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How does freeze drying work? © Shutterstock

How does freeze drying work?

Published: 04th March, 2022 at 11:00
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It's a way of removing moisture from foods and giving them a longer shelf-life, preserving flavour and freshness.

It’s actually pretty similar to regular drying. Molecules in a liquid are more tightly bound than in a gas, but at the surface, there are always some that get bumped enough by their neighbours to jump clear – like a snooker ball getting bounced off the table by a powerful shot.

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Drying is just molecules getting progressively jostled out of the liquid until they’re all gone. The same thing happens with the molecules in a solid too but, since they’re bound even more tightly, it happens more slowly. A vacuum speeds the process up dramatically, because there are no air molecules to ricochet the ‘jumpers’ back down, and so any that do break free can make good their escape.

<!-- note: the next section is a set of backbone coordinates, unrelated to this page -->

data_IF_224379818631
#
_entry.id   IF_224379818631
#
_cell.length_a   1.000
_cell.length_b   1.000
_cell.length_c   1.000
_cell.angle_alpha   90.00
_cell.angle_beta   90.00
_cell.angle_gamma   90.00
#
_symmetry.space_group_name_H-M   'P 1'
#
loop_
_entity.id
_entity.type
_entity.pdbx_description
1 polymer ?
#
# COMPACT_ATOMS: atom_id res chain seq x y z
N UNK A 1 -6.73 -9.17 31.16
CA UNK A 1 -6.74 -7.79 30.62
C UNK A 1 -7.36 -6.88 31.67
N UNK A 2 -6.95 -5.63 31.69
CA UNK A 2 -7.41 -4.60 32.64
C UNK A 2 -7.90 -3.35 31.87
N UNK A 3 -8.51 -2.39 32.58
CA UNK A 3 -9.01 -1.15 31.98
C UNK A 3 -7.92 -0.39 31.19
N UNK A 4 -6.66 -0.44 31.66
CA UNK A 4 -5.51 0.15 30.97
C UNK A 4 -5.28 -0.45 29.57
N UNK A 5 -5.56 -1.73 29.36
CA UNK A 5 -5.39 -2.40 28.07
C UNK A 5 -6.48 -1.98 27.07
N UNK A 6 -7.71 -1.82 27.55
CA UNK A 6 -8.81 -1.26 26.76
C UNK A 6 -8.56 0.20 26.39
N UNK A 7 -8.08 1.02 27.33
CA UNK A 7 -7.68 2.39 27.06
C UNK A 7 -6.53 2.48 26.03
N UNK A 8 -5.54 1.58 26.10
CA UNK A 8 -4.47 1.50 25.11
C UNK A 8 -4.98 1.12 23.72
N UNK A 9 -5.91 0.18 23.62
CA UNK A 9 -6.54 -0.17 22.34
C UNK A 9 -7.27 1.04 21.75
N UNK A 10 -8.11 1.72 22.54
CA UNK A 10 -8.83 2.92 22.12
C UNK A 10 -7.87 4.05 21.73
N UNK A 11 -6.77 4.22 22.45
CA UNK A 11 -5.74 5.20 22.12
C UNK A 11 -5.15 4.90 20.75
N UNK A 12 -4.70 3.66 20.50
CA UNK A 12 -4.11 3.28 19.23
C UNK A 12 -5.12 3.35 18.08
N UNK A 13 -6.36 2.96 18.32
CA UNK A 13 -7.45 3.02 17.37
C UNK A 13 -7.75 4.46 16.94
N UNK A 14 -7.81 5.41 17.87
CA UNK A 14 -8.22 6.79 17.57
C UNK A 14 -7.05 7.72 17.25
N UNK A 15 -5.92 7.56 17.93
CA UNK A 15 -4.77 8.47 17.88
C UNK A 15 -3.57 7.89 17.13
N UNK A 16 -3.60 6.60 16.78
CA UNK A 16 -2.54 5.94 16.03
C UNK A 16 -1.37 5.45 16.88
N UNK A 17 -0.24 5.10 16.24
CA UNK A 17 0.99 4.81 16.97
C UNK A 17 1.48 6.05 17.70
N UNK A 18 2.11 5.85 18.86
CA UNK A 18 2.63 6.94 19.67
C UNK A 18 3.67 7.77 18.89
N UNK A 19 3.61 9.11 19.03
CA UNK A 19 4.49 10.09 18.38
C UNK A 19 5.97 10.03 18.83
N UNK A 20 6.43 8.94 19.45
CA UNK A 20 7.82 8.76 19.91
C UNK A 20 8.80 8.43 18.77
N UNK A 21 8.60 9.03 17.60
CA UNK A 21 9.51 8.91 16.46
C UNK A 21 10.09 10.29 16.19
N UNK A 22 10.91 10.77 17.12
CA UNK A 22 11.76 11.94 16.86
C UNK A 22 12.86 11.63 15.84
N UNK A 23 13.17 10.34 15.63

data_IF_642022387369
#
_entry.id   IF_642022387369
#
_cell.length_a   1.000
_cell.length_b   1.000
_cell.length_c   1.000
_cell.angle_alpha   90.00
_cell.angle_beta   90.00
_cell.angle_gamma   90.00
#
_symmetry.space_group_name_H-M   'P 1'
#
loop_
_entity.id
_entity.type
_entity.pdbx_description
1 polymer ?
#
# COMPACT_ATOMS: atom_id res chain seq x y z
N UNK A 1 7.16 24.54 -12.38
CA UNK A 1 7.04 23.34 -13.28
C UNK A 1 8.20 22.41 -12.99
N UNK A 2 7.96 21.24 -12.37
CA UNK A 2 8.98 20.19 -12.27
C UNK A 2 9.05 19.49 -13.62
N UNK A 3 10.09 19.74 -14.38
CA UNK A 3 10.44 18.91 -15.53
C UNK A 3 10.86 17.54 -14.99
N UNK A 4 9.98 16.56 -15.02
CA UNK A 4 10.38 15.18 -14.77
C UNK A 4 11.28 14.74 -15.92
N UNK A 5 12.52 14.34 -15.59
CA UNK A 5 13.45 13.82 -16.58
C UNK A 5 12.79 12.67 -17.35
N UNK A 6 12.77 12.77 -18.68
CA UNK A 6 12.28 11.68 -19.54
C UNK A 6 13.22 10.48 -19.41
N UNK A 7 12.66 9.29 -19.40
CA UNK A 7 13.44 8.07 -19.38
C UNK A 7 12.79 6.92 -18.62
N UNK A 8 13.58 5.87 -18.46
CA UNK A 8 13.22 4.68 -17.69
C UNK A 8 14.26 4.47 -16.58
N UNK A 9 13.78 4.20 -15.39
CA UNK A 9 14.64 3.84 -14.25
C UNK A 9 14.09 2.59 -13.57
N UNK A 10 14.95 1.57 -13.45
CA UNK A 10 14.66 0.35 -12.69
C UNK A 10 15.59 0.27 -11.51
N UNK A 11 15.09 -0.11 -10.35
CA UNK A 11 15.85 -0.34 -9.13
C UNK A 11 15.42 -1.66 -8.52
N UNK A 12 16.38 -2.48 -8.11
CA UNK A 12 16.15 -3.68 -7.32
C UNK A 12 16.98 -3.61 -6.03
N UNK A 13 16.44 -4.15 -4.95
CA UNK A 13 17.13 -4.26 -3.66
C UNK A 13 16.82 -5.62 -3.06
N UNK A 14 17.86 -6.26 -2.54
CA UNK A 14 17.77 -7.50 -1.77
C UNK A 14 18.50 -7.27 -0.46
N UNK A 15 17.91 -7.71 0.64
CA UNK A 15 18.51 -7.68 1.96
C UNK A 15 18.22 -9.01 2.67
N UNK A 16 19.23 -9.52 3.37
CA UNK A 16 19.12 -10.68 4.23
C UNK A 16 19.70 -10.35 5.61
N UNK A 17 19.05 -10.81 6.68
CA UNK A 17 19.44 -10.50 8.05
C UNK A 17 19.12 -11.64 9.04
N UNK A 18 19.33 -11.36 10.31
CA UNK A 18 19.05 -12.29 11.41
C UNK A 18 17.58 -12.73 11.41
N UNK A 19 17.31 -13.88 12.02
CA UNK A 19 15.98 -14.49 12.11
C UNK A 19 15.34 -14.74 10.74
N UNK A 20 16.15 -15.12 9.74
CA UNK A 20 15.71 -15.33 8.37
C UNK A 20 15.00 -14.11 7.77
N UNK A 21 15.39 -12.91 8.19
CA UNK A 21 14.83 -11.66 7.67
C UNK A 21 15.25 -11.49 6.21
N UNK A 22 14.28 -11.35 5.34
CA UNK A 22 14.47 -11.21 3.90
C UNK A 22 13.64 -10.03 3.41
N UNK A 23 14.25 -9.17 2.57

Freeze drying is very useful for food preservation. The food is first frozen to prevent the food from spoiling, and it is then dried slowly in a vacuum for several days, with carefully controlled heat, to gently remove the water without affecting the food structure.

Discover more about food:

Asked by: Jonathan Neville, Luton

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Authors

luis villazon
Luis VillazonQ&A expert

Luis trained as a zoologist, but now works as a science and technology educator. In his spare time he builds 3D-printed robots, in the hope that he will be spared when the revolution inevitably comes.

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